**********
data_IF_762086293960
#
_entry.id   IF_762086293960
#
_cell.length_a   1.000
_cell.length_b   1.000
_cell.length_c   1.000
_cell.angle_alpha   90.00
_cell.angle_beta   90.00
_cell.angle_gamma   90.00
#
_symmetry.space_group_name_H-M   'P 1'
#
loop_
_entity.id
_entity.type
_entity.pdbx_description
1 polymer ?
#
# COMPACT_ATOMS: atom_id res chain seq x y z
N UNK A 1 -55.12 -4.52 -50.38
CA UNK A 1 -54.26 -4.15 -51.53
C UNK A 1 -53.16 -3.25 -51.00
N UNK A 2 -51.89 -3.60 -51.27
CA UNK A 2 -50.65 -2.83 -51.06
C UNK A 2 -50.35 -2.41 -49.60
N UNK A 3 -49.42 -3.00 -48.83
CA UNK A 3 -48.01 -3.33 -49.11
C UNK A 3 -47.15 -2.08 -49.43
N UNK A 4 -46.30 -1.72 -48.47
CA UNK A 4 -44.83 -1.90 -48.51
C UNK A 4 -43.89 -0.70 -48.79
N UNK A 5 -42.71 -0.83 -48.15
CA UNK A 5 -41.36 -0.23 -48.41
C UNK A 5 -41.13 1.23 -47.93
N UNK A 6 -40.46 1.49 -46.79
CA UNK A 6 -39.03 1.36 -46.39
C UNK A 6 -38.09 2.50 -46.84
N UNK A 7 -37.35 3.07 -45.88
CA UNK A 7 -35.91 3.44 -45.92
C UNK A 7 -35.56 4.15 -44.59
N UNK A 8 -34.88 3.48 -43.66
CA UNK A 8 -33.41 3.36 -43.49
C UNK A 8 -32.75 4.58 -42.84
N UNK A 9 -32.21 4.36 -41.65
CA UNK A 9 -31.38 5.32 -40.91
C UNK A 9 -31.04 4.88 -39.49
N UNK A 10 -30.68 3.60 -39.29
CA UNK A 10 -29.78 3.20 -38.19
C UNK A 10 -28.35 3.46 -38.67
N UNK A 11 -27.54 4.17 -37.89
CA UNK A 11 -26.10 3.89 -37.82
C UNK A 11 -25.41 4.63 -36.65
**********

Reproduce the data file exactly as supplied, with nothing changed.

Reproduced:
data_IF_762086293960
#
_entry.id   IF_762086293960
#
_cell.length_a   1.000
_cell.length_b   1.000
_cell.length_c   1.000
_cell.angle_alpha   90.00
_cell.angle_beta   90.00
_cell.angle_gamma   90.00
#
_symmetry.space_group_name_H-M   'P 1'
#
loop_
_entity.id
_entity.type
_entity.pdbx_description
1 polymer ?
#
# COMPACT_ATOMS: atom_id res chain seq x y z
N UNK A 1 -55.12 -4.52 -50.38
CA UNK A 1 -54.26 -4.15 -51.53
C UNK A 1 -53.16 -3.25 -51.00
N UNK A 2 -51.89 -3.60 -51.27
CA UNK A 2 -50.65 -2.83 -51.06
C UNK A 2 -50.35 -2.41 -49.60
N UNK A 3 -49.42 -3.00 -48.83
CA UNK A 3 -48.01 -3.33 -49.11
C UNK A 3 -47.15 -2.08 -49.43
N UNK A 4 -46.30 -1.72 -48.47
CA UNK A 4 -44.83 -1.90 -48.51
C UNK A 4 -43.89 -0.70 -48.79
N UNK A 5 -42.71 -0.83 -48.15
CA UNK A 5 -41.36 -0.23 -48.41
C UNK A 5 -41.13 1.23 -47.93
N UNK A 6 -40.46 1.49 -46.79
CA UNK A 6 -39.03 1.36 -46.39
C UNK A 6 -38.09 2.50 -46.84
N UNK A 7 -37.35 3.07 -45.88
CA UNK A 7 -35.91 3.44 -45.92
C UNK A 7 -35.56 4.15 -44.59
N UNK A 8 -34.88 3.48 -43.66
CA UNK A 8 -33.41 3.36 -43.49
C UNK A 8 -32.75 4.58 -42.84
N UNK A 9 -32.21 4.36 -41.65
CA UNK A 9 -31.38 5.32 -40.91
C UNK A 9 -31.04 4.88 -39.49
N UNK A 10 -30.68 3.60 -39.29
CA UNK A 10 -29.78 3.20 -38.19
C UNK A 10 -28.35 3.46 -38.67
N UNK A 11 -27.54 4.17 -37.89
CA UNK A 11 -26.10 3.89 -37.82
C UNK A 11 -25.41 4.63 -36.65